There are two hurdles to clear in appreciating The Favourite. The first is in accepting modern sensibilities’ intrusion on a historical setting. My confused theater lobby friend compared that temporal breach to A Knight’s Tale. I’d more likely use Barry Lyndon, Marie Antoinette, or Phantom Thread as reference points. That’s the easier hurdle to conquer either way. What’s more difficult to manage is Yorgos Lanthimos’s auteurist schtick. This is the closest I’ve come to fully falling in love with a Lanthimos pic, but I still felt my appreciation slipping the further he strayed from compromise in the film’s second half. The first hour or so of The Favourite is exquisite, outrageous comedy I love to pieces. Some extremely Lanthimosy choices in the more dramatic second hour gradually cool it off from there and I kind of wish the whole thing were pure sadistic fun because I am a frivolous fop at heart. Still, I left the theater immensely pleased in a way no previous Lanthimos feature, no matter how “different,” had affected me. I very much sympathized with the poor befuddled chap who left just ahead of me, though, as he feebly pointed to the standee advertising a much more accessible picture. A Knight’s Tale is not at all a decent enough primer for your first bout in the ring with this humorously cruel provocateur, no matter how well he’s behaving.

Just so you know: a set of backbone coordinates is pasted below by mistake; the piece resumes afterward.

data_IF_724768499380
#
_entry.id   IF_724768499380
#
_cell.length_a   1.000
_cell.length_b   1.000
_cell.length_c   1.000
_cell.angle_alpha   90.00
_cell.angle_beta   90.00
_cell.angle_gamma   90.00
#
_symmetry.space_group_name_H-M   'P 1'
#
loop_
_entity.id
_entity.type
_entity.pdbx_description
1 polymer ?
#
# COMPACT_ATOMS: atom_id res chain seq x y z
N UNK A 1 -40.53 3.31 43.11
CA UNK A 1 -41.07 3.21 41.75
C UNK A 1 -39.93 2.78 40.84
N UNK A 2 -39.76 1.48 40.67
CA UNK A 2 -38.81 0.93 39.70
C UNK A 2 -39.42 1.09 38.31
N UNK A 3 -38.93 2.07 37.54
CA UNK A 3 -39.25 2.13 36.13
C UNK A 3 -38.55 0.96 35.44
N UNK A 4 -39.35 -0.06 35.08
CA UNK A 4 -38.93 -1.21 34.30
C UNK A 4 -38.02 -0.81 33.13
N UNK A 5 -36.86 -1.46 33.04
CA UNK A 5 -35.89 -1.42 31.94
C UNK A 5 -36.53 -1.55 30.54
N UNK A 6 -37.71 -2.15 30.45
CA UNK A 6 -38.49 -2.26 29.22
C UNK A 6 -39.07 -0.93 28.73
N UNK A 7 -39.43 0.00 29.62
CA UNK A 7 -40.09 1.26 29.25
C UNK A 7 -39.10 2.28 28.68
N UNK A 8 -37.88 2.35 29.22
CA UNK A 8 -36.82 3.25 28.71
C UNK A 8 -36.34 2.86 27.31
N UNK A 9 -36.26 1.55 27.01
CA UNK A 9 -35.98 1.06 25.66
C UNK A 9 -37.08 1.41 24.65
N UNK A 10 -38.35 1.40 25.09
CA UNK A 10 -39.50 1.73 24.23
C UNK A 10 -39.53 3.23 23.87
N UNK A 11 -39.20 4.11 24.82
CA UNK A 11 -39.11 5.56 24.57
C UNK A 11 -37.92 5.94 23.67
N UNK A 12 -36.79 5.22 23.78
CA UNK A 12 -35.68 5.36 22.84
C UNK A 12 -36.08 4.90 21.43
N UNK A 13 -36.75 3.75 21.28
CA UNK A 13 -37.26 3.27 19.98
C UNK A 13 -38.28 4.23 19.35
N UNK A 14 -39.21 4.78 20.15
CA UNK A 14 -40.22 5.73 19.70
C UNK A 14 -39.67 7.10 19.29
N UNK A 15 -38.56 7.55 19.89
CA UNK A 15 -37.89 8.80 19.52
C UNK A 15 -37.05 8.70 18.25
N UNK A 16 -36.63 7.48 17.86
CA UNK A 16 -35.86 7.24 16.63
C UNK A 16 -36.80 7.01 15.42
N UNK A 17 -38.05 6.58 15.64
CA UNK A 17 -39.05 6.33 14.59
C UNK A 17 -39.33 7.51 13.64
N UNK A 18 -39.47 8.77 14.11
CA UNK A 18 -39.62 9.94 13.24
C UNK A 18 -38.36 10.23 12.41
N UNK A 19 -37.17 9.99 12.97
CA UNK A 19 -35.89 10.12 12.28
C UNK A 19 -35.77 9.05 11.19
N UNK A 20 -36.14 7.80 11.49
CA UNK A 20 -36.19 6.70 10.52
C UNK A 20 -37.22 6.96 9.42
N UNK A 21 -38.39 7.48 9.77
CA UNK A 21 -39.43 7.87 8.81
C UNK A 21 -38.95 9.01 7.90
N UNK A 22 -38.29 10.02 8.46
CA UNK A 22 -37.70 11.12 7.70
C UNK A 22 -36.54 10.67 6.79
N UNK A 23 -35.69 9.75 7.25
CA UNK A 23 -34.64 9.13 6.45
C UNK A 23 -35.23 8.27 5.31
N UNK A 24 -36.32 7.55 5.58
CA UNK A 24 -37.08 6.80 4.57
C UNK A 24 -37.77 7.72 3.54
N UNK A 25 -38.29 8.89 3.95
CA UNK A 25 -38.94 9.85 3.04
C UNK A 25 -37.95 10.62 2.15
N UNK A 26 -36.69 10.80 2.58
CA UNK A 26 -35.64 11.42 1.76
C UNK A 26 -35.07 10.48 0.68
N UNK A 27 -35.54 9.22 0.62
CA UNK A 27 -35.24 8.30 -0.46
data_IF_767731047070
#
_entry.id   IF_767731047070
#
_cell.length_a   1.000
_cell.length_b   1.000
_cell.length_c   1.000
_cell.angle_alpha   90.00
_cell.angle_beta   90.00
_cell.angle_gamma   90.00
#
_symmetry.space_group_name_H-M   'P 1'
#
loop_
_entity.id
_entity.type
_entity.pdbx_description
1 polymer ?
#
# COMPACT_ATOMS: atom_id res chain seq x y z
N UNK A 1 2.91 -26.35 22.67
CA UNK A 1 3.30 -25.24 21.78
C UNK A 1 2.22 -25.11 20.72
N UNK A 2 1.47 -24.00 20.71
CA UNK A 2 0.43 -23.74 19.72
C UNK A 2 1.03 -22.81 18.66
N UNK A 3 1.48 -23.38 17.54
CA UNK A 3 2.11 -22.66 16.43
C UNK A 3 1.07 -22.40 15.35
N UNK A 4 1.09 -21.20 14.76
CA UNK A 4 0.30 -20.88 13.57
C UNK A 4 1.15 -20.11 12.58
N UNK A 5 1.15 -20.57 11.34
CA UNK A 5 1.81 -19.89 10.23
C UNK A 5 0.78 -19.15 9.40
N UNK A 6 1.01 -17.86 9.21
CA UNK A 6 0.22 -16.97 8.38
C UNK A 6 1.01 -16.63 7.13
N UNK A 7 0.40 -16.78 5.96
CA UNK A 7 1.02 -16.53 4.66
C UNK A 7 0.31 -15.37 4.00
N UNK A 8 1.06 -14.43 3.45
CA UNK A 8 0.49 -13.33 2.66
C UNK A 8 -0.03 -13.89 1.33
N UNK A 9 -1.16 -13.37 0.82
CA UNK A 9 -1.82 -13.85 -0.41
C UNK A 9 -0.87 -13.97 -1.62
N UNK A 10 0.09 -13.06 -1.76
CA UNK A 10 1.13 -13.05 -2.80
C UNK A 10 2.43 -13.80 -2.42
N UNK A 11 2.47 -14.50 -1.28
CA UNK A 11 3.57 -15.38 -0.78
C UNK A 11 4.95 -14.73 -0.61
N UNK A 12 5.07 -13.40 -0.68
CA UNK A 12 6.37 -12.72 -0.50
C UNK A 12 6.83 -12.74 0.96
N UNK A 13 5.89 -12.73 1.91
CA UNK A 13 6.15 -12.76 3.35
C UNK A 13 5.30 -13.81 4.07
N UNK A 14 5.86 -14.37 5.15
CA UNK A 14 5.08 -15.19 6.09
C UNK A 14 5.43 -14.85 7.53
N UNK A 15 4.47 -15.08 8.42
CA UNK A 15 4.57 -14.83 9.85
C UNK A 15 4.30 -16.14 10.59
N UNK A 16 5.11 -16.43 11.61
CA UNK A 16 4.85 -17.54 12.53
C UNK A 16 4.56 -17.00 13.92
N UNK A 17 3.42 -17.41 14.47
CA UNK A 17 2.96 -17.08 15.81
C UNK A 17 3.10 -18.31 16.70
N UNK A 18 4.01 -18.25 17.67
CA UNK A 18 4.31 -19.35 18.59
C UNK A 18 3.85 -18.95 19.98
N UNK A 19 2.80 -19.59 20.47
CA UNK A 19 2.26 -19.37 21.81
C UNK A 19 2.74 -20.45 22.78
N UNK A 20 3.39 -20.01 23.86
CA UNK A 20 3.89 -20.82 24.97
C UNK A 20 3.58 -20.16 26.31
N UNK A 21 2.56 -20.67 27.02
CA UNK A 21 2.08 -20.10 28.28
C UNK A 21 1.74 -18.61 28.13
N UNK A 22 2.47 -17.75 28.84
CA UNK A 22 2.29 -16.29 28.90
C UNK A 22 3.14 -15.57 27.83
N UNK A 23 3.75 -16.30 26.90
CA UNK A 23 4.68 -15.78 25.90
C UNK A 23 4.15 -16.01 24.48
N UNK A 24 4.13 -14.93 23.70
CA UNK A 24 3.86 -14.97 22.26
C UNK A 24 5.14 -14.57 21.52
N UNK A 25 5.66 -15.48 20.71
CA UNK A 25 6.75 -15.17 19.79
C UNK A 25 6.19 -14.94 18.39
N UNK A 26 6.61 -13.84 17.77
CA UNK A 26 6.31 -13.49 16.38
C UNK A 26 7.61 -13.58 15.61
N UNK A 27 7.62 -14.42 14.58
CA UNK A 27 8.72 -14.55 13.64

-Brandon Ledet

Like Me (2018)